The OKR technique has enjoyed considerable success, especially inside technology product organizations, from large to small. And there have been some very important lessons learned as teams and organizations work to improve their ability to execute.
OKRs are a very general tool that can be used by anyone in the organization, in any role, or even for your use in your personal life. However, as with any tool, some ways of applying them are better than others.
Throughout this book, I emphasize the importance of a product team. Recall that a product team is a cross‐functional set of professionals, typically comprised of a product manager, a product designer, and a small number of engineers. In addition, there are sometimes additional people with specialized skills included on the team, such as a data analyst, a user researcher, or a test automation engineer.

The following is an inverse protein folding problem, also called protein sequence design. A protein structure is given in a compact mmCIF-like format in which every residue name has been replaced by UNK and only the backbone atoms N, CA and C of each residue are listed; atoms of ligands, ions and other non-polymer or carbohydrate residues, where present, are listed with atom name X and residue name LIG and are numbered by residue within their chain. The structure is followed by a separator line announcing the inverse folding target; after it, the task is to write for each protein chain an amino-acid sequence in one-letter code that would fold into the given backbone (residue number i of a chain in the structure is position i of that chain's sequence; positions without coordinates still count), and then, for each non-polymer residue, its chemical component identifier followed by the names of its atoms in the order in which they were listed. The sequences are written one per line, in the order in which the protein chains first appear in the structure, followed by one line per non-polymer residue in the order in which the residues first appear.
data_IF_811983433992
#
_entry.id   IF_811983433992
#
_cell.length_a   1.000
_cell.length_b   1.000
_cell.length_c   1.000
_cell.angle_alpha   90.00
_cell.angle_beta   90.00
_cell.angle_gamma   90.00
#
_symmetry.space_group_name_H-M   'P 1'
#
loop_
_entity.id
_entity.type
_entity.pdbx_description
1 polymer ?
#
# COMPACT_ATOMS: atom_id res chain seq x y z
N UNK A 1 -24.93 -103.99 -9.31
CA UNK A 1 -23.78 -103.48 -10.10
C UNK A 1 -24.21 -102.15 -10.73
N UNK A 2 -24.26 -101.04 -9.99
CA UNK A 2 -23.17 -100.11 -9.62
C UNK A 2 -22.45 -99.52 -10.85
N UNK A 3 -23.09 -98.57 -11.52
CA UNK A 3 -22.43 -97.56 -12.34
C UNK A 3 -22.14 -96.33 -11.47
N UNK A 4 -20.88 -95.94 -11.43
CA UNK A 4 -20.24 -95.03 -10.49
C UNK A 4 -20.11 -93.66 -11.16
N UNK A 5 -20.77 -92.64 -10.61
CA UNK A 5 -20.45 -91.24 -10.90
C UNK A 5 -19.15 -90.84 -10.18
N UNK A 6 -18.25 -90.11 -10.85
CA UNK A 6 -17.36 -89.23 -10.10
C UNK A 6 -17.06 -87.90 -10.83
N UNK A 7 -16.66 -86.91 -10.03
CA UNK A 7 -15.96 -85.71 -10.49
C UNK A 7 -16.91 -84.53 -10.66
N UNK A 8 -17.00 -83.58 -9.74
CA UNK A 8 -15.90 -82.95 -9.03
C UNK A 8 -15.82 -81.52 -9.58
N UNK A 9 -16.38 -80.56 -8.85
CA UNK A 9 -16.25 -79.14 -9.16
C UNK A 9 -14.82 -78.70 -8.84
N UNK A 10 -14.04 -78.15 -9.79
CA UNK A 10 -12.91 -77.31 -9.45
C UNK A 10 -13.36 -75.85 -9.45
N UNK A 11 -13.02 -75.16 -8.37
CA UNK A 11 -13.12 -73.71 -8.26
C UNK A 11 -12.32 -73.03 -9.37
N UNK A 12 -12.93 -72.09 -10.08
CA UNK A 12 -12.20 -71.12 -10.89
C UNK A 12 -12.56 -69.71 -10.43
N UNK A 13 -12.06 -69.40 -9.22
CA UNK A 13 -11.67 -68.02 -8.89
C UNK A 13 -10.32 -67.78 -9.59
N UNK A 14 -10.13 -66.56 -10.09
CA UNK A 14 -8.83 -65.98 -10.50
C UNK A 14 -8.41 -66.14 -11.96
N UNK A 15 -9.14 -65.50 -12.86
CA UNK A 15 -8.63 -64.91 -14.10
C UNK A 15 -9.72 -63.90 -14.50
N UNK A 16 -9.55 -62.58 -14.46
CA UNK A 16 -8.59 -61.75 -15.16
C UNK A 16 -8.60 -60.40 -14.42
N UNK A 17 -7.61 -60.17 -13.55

Also recall that each product team typically is responsible for some significant part of the company's product offering or technology. For example, one product team might be responsible for mobile apps for drivers, another for mobile apps for riders, another might be responsible for secure payment handling, and so on.
The key is that these people with their different skill sets usually come from different functional departments in the company, but they sit and work all day—every day—with their cross‐functional team to solve hard business and technology problems.
It's not unusual in larger organizations ...